Former Hong Kong Shek Kip Mei residents and the 100 square foot room they lived in, photographed by Michael Wolf.

Michael Wolf “100×100” #37 (2006). Name: Yau Ka Yan. Age: 11. Time at this residence: 6 years. Occupation: Student. What aspect of this public housing do you like: Neighbors are good-natured and entertaining in conversation.

Former Hong Kong Shek Kip Mei residents and the 100 square foot room they lived in, photographed by Michael Wolf.

Michael Wolf “100×100” #92 (2006). Name: Ma Gui Woon. Age: 68. Time at this residence: 13 years. Former occupation: Clothing factory worker. What aspect of this public housing do you like: Everything.

Former Hong Kong Shek Kip Mei residents and the 100 square foot room they lived in, photographed by Michael Wolf.

Michael Wolf “100×100” #40 (2006). Name: Tam King (left). Age: 82. Time at this residence: 25 years. Former occupation: Metalwork factory worker. What aspect of this public housing do you like: Convenient transportation.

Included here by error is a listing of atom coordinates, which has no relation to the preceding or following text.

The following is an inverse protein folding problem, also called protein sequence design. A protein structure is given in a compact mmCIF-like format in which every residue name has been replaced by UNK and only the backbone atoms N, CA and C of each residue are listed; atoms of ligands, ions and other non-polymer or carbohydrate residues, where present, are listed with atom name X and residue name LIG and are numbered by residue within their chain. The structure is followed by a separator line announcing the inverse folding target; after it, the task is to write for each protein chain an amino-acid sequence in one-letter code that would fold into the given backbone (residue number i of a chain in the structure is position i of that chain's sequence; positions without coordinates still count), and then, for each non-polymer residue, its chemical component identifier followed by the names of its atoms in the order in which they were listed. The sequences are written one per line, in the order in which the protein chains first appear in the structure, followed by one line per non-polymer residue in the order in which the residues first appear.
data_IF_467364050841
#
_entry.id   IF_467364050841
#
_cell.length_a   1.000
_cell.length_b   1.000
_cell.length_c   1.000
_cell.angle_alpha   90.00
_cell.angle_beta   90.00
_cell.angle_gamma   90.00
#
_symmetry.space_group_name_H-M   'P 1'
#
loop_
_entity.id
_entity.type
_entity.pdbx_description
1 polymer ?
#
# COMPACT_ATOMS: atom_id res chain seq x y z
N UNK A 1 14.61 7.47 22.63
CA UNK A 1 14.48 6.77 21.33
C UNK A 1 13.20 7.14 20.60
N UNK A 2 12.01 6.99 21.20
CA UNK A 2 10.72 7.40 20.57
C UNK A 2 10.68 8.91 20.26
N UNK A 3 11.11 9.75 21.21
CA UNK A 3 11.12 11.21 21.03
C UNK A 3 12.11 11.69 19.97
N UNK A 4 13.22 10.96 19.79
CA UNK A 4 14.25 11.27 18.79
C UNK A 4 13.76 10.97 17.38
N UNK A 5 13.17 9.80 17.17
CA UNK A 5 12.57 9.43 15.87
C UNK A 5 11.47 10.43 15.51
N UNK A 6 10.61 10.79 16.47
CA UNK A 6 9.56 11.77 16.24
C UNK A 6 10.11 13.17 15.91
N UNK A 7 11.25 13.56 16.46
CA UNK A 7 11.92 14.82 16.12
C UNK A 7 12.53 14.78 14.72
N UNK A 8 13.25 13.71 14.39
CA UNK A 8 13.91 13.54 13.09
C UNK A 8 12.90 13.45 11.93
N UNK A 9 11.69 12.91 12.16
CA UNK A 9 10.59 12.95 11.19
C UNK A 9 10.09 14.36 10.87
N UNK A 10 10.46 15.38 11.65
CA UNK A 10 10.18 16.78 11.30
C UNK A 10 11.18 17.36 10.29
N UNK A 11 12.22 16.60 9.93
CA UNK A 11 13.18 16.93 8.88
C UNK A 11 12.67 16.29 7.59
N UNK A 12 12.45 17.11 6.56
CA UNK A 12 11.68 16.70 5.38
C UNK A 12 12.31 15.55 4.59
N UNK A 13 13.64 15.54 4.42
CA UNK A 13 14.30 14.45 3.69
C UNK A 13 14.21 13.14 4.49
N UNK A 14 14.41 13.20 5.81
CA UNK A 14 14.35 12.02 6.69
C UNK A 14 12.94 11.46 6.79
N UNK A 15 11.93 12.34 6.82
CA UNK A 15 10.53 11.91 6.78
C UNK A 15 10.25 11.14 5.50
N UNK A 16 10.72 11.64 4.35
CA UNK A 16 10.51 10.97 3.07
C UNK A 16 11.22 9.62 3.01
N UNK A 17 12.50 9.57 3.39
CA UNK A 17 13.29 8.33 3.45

Former Hong Kong Shek Kip Mei residents and the 100 square foot room they lived in, photographed by Michael Wolf.

Michael Wolf “100×100” #69 (2006). Name: Tsang King Wah. Age: 11. Time at this residence: 7 years. Occupation: Student. What aspect of this public housing do you like: Convenient transportation.

Former Hong Kong Shek Kip Mei residents and the 100 square foot room they lived in, photographed by Michael Wolf.

Michael Wolf “100×100” #2 (2006). Name: Chung Ying. Age: 84. Time at this residence: 12 years. Occupation: Housewife. What aspect of this public housing do you like: Good environment, friendly neighbors.

Comments from NetEase:

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潘马户邓小闲 [网易河南省焦作市网友]:

S what? At least none of them have to worry about being forcibly evicted and their homes demolished. The smiles on their faces are very natural!

dwylyfh [网易四川省成都市网友]: (responding to above)

SB, Hong Kong also has incidents of forced evictions/demolitions and roadside stalls being dismantled preventing people from making a living. Familiarize yourself with Hong Kong history. If you’re going to criticize, your criticisms still need to be convincing.